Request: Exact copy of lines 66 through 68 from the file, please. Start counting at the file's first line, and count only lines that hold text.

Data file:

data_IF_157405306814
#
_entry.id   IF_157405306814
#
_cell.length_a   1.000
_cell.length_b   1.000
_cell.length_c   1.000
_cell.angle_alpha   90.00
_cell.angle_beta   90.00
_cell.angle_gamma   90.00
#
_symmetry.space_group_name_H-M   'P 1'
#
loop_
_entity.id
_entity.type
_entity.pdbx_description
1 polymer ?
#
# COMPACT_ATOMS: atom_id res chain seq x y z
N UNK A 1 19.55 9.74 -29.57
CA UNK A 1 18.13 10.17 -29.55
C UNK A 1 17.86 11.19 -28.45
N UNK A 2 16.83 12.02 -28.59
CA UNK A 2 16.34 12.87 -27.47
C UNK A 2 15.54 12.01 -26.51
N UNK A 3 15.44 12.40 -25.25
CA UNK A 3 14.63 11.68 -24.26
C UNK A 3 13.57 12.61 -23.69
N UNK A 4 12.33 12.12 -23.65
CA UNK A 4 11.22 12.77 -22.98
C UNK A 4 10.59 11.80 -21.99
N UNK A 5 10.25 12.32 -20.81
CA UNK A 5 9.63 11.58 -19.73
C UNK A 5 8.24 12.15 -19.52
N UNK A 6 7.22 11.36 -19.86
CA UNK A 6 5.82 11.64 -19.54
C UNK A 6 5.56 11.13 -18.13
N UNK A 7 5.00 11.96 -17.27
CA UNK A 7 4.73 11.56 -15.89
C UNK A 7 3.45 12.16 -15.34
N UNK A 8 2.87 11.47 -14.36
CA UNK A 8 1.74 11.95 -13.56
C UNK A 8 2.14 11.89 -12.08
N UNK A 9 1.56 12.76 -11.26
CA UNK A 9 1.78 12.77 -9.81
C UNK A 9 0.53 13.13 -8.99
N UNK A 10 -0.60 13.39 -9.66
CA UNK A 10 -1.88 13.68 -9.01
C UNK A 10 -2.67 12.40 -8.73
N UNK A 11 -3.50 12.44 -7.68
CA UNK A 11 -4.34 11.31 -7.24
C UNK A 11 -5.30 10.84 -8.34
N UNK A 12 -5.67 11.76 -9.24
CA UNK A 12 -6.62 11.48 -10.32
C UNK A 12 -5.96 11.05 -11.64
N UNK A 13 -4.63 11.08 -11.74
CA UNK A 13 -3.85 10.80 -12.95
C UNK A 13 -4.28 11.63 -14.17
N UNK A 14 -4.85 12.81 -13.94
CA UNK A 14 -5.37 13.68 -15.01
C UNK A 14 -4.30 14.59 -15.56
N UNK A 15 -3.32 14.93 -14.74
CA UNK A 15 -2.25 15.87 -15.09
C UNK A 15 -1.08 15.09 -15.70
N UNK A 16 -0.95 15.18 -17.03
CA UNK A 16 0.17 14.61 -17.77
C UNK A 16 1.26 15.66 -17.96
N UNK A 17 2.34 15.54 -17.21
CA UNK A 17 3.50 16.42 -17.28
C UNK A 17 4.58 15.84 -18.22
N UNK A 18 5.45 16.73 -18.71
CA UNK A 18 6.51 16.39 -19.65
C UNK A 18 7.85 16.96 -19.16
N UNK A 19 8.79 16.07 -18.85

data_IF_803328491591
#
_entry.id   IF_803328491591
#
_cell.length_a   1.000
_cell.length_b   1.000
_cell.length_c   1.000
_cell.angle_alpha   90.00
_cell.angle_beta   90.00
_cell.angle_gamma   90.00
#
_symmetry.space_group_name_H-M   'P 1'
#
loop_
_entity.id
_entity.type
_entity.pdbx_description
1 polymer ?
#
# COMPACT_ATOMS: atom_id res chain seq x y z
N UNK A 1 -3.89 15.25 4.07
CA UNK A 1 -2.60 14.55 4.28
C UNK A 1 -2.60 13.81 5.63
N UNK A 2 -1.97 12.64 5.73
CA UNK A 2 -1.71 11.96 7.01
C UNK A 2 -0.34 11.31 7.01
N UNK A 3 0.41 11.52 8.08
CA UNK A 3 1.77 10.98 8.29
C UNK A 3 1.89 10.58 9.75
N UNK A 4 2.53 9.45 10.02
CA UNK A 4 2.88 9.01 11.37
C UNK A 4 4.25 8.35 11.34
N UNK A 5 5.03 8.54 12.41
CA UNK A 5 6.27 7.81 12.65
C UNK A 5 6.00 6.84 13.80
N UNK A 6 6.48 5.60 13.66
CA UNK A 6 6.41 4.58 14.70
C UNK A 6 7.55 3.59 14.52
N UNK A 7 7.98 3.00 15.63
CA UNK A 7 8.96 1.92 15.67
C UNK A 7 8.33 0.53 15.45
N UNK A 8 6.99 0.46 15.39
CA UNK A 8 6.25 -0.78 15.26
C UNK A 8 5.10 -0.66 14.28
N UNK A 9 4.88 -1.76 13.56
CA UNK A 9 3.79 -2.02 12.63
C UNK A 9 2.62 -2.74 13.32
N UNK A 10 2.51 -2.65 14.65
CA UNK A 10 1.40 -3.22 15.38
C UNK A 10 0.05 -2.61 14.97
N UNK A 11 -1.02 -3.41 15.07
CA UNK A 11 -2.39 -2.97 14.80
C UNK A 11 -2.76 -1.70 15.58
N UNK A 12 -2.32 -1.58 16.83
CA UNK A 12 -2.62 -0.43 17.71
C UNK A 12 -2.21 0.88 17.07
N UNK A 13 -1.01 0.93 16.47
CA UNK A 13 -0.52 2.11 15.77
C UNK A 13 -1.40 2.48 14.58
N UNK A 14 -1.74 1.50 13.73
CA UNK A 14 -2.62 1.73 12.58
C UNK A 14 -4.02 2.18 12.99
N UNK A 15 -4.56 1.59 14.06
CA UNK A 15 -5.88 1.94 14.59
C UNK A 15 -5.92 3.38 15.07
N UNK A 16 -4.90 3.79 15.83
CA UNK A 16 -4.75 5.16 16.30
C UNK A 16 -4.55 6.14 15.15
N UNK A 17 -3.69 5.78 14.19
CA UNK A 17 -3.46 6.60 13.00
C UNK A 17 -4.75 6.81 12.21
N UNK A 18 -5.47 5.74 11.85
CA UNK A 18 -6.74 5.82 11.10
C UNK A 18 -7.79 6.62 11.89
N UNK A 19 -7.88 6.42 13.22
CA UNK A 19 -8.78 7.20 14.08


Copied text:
N UNK A 16 -0.95 15.18 -17.03
CA UNK A 16 0.17 14.61 -17.77
C UNK A 16 1.26 15.66 -17.96